Shaman Warriors of old were experts in using Spirit(s) to invoke absolute terror in their opponents, and blind fury in their allies. In the transition from shaman warriors to lineages that follow warrior codes, some shamanism became institutionalized.
During the Holy Crusades, both sides made extensive use of protective talisman. In Indonesia, the dagger known as a Kris is understood to capture and enslave the spirits of all the people it has slain. The more dead warriors in your Kris, the more power it has. A very powerful Kris itself becomes a player, and can possess a weak owner.
This is one of the parallel stories told in the block buster hit â€œCrouching Tiger, Hidden Dragon.â€� In the beginning when Chow Yun Fat returns from his meditation retreat, Michelle Yao asks, â€œWhy did you come back?â€� she is thinking, â€œHe must have come back because he loves me.â€� But he doesnâ€™t answer, he just looks over at the sword; the sword has itâ€™s own name, Green Destiny (yuming).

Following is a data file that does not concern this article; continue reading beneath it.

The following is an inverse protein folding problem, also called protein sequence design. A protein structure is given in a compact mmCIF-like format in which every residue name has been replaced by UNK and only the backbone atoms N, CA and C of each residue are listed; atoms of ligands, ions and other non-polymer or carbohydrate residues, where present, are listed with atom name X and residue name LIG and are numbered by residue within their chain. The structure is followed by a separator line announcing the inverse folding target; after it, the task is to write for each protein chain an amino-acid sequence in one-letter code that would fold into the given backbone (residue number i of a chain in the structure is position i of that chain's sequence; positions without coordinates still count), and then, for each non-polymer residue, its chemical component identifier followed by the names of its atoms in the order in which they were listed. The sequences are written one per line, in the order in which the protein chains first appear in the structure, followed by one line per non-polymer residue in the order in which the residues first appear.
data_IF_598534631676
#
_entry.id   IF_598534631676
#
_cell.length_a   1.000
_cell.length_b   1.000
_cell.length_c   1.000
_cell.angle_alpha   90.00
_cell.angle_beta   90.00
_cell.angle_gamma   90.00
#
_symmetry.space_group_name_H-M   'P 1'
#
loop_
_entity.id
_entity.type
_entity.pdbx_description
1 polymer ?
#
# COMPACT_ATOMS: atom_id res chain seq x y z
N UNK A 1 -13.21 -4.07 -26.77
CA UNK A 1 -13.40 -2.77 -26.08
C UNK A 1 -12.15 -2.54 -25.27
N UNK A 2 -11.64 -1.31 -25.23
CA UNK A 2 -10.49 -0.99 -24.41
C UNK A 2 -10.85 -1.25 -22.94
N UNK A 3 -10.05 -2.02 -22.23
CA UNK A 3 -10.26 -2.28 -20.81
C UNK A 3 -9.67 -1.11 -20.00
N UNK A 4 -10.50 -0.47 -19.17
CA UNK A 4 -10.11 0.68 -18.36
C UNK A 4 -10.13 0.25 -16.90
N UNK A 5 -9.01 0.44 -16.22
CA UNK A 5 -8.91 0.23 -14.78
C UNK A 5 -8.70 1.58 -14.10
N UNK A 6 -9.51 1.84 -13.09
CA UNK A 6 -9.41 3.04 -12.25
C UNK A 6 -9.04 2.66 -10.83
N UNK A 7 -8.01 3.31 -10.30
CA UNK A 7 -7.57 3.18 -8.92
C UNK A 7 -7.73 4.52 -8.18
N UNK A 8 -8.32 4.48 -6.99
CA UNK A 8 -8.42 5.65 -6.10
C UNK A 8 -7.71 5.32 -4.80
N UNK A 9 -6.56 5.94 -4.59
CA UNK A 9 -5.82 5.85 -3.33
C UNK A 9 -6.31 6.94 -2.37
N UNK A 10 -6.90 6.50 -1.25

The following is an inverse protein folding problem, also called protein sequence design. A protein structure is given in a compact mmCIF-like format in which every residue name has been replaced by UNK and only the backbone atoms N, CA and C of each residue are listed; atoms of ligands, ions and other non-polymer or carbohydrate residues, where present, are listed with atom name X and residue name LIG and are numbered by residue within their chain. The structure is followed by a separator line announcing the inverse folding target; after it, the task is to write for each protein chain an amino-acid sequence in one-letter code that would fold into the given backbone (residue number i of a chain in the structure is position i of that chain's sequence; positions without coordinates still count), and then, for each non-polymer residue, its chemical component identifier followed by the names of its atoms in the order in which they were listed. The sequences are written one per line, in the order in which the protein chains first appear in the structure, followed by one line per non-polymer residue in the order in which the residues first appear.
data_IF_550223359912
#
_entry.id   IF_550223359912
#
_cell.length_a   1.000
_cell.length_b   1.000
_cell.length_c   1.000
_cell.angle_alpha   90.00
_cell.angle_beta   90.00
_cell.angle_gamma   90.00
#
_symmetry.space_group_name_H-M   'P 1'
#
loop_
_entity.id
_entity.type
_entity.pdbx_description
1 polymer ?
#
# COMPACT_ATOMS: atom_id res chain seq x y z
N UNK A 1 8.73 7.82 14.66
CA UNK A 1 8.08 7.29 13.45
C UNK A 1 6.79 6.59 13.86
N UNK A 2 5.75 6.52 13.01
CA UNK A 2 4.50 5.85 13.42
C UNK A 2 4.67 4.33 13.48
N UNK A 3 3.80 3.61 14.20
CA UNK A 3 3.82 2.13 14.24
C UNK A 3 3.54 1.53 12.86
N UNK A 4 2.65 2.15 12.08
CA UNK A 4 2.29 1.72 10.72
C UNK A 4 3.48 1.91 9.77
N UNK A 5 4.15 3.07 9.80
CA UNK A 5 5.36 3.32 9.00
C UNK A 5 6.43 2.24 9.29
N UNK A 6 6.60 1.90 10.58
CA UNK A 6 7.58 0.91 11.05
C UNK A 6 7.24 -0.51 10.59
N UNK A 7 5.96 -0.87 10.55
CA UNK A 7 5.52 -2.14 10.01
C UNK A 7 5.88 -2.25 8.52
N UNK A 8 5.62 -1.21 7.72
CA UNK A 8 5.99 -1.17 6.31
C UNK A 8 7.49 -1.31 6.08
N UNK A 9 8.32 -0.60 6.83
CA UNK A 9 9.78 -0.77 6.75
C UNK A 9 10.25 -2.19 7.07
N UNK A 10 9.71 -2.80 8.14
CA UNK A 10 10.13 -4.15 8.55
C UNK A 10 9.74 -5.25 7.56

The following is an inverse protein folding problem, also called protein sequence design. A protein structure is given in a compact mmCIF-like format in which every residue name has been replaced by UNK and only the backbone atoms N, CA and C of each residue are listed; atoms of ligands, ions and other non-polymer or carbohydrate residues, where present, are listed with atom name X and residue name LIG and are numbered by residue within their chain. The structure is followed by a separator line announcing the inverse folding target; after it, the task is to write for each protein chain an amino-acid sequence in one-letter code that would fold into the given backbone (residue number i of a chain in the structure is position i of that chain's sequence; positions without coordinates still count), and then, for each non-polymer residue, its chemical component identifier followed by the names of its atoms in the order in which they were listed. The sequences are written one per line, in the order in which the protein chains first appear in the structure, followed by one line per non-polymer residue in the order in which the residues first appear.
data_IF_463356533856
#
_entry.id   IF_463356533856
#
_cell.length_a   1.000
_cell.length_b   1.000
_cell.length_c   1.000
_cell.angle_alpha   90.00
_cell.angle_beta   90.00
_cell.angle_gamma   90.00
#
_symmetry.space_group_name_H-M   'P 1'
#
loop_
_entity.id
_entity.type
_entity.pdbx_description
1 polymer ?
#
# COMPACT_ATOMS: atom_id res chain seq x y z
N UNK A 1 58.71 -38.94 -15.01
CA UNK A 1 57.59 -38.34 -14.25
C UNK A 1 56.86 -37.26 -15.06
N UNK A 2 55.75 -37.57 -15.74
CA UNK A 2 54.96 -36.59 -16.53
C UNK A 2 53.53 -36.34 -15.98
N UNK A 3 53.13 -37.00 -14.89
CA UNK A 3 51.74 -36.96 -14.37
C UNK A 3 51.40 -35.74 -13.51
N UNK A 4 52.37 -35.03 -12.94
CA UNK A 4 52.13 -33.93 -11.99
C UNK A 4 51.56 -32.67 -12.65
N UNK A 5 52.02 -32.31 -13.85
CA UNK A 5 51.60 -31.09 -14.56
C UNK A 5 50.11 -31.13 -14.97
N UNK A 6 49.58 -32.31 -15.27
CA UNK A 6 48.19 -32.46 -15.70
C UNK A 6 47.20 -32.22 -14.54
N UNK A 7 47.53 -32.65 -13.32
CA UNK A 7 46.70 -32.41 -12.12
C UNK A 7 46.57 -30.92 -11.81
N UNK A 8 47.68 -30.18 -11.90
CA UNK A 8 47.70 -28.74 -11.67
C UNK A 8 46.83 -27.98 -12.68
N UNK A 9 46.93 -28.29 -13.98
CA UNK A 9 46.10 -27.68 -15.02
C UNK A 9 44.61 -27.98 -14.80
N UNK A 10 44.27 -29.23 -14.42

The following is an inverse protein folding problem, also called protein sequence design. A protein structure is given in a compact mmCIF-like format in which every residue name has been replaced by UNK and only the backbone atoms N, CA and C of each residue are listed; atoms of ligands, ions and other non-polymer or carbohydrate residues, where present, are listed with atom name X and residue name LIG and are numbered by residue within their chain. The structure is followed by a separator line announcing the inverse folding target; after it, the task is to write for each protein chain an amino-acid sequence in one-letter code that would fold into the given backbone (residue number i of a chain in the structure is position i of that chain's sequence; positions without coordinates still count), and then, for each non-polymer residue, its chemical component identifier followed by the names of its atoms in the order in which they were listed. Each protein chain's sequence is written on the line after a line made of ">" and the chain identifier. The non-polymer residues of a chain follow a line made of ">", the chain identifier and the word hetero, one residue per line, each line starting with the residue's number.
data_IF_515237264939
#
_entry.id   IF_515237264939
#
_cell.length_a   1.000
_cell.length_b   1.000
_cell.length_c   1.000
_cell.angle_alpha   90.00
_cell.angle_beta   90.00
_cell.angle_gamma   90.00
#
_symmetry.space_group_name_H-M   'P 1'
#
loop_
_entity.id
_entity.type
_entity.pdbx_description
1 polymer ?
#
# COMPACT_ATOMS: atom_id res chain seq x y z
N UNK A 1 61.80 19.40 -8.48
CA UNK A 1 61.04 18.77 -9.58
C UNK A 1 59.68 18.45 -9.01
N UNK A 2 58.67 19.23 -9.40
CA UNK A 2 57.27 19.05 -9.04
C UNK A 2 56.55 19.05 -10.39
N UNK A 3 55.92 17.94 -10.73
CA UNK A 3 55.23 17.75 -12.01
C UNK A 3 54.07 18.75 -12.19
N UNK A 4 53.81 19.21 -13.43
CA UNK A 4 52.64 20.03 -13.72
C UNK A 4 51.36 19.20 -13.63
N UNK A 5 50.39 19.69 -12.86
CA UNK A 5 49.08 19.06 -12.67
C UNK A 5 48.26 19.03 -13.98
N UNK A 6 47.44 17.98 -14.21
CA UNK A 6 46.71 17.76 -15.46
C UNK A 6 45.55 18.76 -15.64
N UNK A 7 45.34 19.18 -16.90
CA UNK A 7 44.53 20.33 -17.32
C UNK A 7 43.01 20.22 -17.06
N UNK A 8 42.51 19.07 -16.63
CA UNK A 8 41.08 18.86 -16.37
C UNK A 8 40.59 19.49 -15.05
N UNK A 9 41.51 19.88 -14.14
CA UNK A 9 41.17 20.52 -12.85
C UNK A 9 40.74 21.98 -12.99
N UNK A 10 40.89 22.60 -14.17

In Japan, only Samurai were aloud to own swords. Swords were passed down from one generation to the next. The long sword captured the spirits of oneâ€™s opponents; the short sword captured only the spirits of ancestors who had used it to kill themselves. If a Samurai pulled out his short sword in the midst of battle, everyone would just run past him because they knew he was going to use it only on himself.
In this warrior code, a Samurai needed only two things, fearlessness and a willingness to die. The change from Warrior to skilled technician and martial artist is marked historically with the life of Miyamoto Musashi.
Cool footnote: In the Chinese army during the Tang Dynasty there were Korean Suicide Troops, which were used in the wars against Tibet.